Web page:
No. 244 (#8 in Lancs) - Lancaster City Council
Robin: “Friends of mine will know I have a visceral and slightly irrational hatred of Lancaster, formed by having to make the excruciating train journey up there to visit an ex-girlfriend several times. It has the hills of Sheffield, the grimy Victorian architecture of Leeds, and the rain of Manchester. I’m reliably informed that they used to have two Wetherspoons until one of them flooded. But I can’t bring myself to hate this logo. It’s just bland, like chewing on a piece of paper. It won’t nourish you, but it won’t poison you to death either.”
Council spokesperson: “Mr Wilde is to be commended for his enjoyable commentary on council logos, although the results could have been more in our favour. While obviously disappointed at not ranking higher, our logo has served us well for many years and is a reminder to all that the Lancaster district enjoys a vibrant mix of city, coast and countryside.”
No. 240 (#7 in Lancs) - Pendle Council
Robin: Pendle is notorious for having been a hotbed of BNP (British National Party) activity back in the day - and I believe was the last place to elect a BNP councillor. Anyway, that isn’t reflected in its logo, which is a chunky and almost cartoony arrangement let down by the squished text of the council name and the slightly odd border/line arrangement around the Illustration.”
No. 238 (#6 in Lancs) - Ribble Valley Borough Council
Robin: “Inoffensive on almost every level, and unremarkable as a result.”
No. 182 (#5 in Lancs) - Lancashire County Council
Robin: “I’m not sure what’s going on with the wordmark here. It looks like it was made of gelatine and then sucked on for half an hour. It’s not an awful look, but jars badly with the very angular rose and supporting text.”
Council spokesperson: "We're really proud of our logo. It says exactly who we are and is instantly recognisable because of our county red rose – just what a good logo should be.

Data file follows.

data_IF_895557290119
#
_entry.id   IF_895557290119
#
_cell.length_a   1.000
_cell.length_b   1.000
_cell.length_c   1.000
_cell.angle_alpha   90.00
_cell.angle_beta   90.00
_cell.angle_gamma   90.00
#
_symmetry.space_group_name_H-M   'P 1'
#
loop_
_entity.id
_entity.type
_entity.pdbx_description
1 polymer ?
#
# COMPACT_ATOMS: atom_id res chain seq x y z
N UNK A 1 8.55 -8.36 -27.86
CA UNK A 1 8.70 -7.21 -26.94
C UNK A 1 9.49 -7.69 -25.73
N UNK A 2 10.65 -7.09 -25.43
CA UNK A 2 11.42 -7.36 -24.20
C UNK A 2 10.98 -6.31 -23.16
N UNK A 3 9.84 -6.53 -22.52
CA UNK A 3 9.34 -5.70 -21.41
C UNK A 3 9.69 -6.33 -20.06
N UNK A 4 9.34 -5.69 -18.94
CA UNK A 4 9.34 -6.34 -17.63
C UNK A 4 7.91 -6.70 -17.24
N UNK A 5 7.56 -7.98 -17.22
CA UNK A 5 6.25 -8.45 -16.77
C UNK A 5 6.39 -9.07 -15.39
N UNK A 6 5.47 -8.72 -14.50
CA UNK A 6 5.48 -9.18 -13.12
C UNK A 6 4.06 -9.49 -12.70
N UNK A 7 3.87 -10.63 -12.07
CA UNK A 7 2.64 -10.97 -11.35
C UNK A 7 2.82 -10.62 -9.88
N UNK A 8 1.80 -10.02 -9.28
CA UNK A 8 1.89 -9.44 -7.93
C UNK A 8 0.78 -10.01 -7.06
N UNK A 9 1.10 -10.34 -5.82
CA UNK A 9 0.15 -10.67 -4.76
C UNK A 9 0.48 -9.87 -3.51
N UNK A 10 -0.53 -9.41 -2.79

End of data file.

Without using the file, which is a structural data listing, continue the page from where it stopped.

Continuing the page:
This ranking is a bit of fun and has given us something to smile about. Of course we disagree with our ranking – by proudly showing off the historic red rose of Lancashire, we're pretty sure our logo is the best in the country."
No. 175 (#4 in Lancs) - Blackpool Council
Robin: “This is actually quite nice and a good combination of colours with a hint of contrast. The tower of people is a nice bit of illustration which the council seems frustratingly reticent to use, losing it some points on no fault of the designer’s. The stripes are a bit 2003 as well, hence why this strong concept doesn’t rank higher.”
The LDRS understands that the ‘tower of people’ element of the Blackpool Council logo was officially discontinued several years ago, but may still appear on some older council-branded material in the town.
No. 131 (#3 in Lancs) - Wyre Council
Robin: “I maintain it would be very funny if this corner of North Lancashire just ripped off the Wired Magazine logo (let’s be honest nobody has read it in years anyway) but this isn’t a bad stab at a wordmark with some nice satisfying kerning between the letters. It’s also pleasing to see they don’t feel the lack of confidence that drives so many councils towards ALL CAPS.”
No. 74 (#2 in Lancs) - Fylde Council
Robin: “The negative space windmill is a clever use of the concept but does rule this out from use against non-white backgrounds where the negative space won’t develop.”
Council Performance and Improvement Manager Alex Scrivens: “I’m surprised and delighted to see how highly the logo placed, as it’s a design we made in-house. It was a joint effort between myself and Ross McKelvie, now our ICT manager, that we came up with about seven years ago.
The previous design, which we’d been using for years, was fine but could become difficult to read when resized. The brief for the redesign was firstly to retain the windmill, and secondly to stay with green as the council colour.
“We fished around for pitches from graphic designers in the area, but nothing really seemed to fit the bill, until Ross had the idea of stripping the old logo down into its essential lines and blocks, making a clear, more minimalist and modern design.”
No. 69 (#1 in Lancs) - Preston City Council
Robin: “Probably the most overtly religious logo in the mix here, impressive considering there’s at least two places named after saints. One suspects the city’s name might be a modernisation of Priest Town, and in common with much of the North West, the city does have a fairly impressive Catholic cathedral. In any case, it’s nicely drawn with a good colour contrast.”
Council chief executive Adrian Phillips: “We’re pleased that the Preston City Council logo has been rated so highly on this list and appreciate the writer’s comments. He is correct that the name Preston is derived from Old English, meaning ‘Priest’s settlement’ or ‘Priest’s Town’. Preston is rightly proud of its ancient heritage and especially its historic Guild, which is dated back to 1179 when the then town received its first Royal Charter.
“The ‘Preston lamb’, which is significant in the logo, comes from the civic coat of arms and is very important to the city, reflecting its ancient and proud history and heritage. The current design has been in use since 2014 and was created by Prestonian and leading designer, Ben Casey, at no cost to the council.”
Robin’s full logo list can be seen here.